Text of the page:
Whistleblower vs. Leaker?

I received an email from a Monkey Cage reader that raises some interesting questions in response to this article in the Washington Post. The story concerns the court case of former NSA executive Thomas A. Drake.

Here’s the content of the email:

I’d be interested in anyone’s thoughts on this story, the former NSA manager being tried under the Espionage Act for leaking information on NSA mismanagement to the Baltimore Sun. There was a good New Yorker article on it recently too. I’m usually all for prosecuting people who leak sensitive information, but in this case the information involves contractor issues and wasted resources, so would seem to be whistleblowing. As a former consultant with the IC, I know there are a lot of issues with contractors and poorly-implemented programs, so this information needs to get out somehow. At the same time, incidents like the State Department cable leaks are incredibly disruptive, so the distinction between good leak and bad leak might be hard to make.

Any thoughts from readers? For anyone with a legal background in this sort of thing, how do we know where whistleblowing ends and leaking starts? For political scientists who have studied this sort of thing, is there an accepted way to categorize incidents of whistleblowing as opposed to leaking?

One Response to Whistleblower vs. Leaker?

  1. Abby Wood June 9, 2011 at 1:34 pm #

    My research is on state-level whistleblower laws, and I am not an expert on federal-level whistleblower protection, nor have I followed this case. The key questions of any whistleblower case are (1) is the whistleblower a covered employee, and (2) is this a covered disclosure? As I understand it, the main law protecting federal whistleblowers is in 5 USC 1201 et seq. The provisions that protect disclosures, in sec. 1213, explicitly do not protect whistleblowing that could threaten national security. Additionally, the nature of the disclosure — to the media — is almost certainly not protected.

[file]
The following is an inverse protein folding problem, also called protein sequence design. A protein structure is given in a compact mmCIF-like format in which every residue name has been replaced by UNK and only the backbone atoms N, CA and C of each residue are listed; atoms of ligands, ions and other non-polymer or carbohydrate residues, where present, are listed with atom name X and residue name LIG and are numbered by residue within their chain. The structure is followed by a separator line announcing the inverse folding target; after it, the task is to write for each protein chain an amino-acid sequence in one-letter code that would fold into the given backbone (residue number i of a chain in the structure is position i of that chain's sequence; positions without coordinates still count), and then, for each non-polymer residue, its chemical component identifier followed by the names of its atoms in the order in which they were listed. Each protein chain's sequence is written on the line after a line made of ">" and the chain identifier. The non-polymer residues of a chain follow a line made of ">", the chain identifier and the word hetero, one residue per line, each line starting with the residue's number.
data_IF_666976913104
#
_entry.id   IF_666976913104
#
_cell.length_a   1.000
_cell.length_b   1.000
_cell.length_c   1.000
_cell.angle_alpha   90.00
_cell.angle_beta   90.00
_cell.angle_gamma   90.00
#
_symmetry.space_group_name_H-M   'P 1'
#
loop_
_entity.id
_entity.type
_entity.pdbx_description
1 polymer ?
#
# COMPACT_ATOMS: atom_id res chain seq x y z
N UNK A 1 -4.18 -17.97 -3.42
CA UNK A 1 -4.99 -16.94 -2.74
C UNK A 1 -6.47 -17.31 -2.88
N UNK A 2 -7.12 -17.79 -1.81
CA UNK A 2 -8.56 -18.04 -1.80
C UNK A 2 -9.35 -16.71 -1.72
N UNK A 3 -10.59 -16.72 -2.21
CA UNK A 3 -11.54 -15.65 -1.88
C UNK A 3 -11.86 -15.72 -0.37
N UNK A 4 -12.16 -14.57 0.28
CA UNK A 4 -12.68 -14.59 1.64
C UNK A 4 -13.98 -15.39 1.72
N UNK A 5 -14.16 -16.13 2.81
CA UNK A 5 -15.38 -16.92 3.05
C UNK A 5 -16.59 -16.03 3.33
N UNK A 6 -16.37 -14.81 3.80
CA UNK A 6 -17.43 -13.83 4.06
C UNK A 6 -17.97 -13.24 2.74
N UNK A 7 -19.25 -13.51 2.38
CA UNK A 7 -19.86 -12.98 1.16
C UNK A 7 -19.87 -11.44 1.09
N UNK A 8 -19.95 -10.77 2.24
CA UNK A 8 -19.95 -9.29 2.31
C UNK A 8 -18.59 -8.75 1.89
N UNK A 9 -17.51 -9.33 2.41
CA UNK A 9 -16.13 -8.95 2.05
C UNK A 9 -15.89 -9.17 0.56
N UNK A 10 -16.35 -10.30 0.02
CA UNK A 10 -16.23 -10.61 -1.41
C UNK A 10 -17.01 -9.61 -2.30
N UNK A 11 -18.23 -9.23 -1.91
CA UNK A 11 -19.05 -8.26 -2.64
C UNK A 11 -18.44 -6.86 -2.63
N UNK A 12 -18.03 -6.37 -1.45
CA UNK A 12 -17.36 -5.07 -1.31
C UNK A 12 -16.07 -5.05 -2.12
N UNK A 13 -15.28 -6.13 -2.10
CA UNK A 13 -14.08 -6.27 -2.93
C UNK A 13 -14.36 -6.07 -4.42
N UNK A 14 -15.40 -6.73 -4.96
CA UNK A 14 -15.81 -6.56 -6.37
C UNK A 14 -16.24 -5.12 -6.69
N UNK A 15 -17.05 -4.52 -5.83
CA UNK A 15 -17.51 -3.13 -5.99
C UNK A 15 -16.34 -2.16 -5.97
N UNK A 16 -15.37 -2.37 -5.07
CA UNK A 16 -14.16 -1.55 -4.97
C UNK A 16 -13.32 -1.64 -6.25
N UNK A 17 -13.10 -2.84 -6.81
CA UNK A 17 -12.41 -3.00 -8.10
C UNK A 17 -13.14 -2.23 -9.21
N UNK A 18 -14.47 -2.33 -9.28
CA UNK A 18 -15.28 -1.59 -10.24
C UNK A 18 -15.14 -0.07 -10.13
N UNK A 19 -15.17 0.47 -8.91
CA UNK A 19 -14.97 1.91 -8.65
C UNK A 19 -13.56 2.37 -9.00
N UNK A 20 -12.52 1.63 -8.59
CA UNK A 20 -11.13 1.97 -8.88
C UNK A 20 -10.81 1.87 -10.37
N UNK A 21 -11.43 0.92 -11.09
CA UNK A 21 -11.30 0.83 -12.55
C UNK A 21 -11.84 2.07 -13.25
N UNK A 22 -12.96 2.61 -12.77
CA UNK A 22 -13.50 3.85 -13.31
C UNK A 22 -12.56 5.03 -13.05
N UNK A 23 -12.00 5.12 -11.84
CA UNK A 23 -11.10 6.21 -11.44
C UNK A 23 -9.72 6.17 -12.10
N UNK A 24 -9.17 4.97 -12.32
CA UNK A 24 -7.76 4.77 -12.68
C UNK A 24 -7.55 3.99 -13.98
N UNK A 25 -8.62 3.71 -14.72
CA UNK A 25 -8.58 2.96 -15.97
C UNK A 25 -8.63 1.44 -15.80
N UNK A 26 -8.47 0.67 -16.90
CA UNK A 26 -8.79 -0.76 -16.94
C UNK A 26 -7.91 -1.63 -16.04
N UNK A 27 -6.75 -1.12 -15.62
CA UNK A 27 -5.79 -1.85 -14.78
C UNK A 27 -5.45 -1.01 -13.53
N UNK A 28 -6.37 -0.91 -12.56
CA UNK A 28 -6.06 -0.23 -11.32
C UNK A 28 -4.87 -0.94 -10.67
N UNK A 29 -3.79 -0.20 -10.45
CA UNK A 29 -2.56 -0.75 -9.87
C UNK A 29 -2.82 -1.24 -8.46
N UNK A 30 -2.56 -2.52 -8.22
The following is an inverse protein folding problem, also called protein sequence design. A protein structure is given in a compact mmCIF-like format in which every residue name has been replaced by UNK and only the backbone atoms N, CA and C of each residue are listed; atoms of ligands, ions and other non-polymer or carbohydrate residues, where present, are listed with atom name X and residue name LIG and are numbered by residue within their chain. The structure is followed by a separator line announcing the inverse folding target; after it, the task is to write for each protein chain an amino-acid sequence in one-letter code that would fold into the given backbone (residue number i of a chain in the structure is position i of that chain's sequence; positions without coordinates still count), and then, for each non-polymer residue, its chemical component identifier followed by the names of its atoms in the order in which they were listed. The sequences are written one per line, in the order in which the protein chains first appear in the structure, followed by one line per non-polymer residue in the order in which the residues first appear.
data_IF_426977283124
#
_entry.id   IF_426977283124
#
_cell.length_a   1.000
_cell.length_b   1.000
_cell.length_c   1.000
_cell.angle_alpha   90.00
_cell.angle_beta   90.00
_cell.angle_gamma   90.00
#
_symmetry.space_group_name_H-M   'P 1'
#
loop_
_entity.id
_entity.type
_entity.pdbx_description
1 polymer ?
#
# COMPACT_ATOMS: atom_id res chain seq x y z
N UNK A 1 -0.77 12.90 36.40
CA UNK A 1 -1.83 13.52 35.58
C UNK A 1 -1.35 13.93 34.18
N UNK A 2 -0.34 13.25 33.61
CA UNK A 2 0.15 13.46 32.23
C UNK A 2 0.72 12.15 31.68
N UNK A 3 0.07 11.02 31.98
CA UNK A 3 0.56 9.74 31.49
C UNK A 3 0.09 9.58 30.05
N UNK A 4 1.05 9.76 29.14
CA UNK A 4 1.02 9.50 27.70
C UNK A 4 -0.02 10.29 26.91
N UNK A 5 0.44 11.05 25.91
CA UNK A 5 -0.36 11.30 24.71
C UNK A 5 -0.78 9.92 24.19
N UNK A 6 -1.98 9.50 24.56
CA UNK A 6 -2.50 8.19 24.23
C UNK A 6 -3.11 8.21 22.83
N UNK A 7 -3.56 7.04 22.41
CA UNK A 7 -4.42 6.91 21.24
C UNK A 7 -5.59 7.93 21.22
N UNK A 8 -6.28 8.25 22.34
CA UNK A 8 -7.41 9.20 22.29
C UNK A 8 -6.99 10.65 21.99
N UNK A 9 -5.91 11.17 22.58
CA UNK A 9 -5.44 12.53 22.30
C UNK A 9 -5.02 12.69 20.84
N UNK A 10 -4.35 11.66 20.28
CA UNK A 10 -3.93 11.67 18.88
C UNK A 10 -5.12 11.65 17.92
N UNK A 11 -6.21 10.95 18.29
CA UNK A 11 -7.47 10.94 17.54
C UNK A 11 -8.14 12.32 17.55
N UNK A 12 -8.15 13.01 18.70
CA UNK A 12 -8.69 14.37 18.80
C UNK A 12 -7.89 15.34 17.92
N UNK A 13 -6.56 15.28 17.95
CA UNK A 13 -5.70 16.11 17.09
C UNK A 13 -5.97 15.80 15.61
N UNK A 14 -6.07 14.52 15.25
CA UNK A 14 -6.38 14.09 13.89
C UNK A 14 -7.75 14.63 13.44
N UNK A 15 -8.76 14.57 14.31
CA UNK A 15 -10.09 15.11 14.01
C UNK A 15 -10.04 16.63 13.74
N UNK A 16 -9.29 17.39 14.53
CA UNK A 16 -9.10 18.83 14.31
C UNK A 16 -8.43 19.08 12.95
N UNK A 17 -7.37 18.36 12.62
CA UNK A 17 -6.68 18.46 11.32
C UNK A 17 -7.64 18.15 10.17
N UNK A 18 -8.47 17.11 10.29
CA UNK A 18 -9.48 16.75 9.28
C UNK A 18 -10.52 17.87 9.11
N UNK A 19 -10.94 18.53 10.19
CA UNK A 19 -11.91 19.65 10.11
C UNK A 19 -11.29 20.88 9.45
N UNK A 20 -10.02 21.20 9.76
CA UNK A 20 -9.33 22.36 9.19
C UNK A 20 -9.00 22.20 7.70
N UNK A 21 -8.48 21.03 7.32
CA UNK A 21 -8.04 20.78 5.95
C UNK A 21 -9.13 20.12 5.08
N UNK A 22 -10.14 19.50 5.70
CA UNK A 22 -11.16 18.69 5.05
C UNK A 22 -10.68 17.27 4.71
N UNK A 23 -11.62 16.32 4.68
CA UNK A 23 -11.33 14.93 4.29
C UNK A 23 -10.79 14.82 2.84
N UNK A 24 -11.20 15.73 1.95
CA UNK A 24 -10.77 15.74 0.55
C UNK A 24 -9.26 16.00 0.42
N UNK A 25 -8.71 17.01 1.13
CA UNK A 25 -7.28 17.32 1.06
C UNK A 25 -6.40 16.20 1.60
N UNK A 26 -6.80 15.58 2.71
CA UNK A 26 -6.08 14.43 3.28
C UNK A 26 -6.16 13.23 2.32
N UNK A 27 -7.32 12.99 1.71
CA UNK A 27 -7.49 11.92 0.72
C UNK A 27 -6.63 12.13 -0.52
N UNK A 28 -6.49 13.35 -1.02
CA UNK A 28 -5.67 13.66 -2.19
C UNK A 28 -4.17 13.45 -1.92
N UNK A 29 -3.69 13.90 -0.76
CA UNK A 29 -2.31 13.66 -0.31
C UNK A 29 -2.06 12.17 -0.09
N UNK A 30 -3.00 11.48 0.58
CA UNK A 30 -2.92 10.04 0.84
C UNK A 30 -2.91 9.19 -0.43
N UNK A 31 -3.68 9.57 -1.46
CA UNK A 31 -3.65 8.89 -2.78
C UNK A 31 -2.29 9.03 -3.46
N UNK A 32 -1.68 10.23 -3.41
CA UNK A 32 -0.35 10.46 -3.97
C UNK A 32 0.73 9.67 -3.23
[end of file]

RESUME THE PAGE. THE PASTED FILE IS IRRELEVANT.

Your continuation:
On the question of whether he is a covered employee, it turns out that employees in positions that are exempted from the competitive service because of confidential, policy-determining, policymaking, or policy-advocating character (sec. 2302) are not protected, regardless of the nature of the disclosure. I don’t know if Mr. Drake’s position was of that nature.

    On the nature of the disclosure, there are two ways it might not be protected: a specific executive order, or a general requirement not to go to the media. On the former, it could lose protection because it is “specifically required by Executive order to be kept secret in the interest of national defense or the conduct of foreign affairs” (sec. 1213, and I have no idea whether it was).

    Even if he is a protected employee and there was no specific executive order to keep the information secret, disclosing to the media is almost certainly not protected. In my research, I’ve found that the majority of states do not protect disclosures to the media, instead requiring either internal disclosures (to one’s supervisor), or disclosures to a specified person in the government, like the state auditor, state courts, or the state legislature. Federal whistleblowers report to the Office of Special Counsel, the courts, congress, or the Merit Systems Protection Board, not the Baltimore Sun.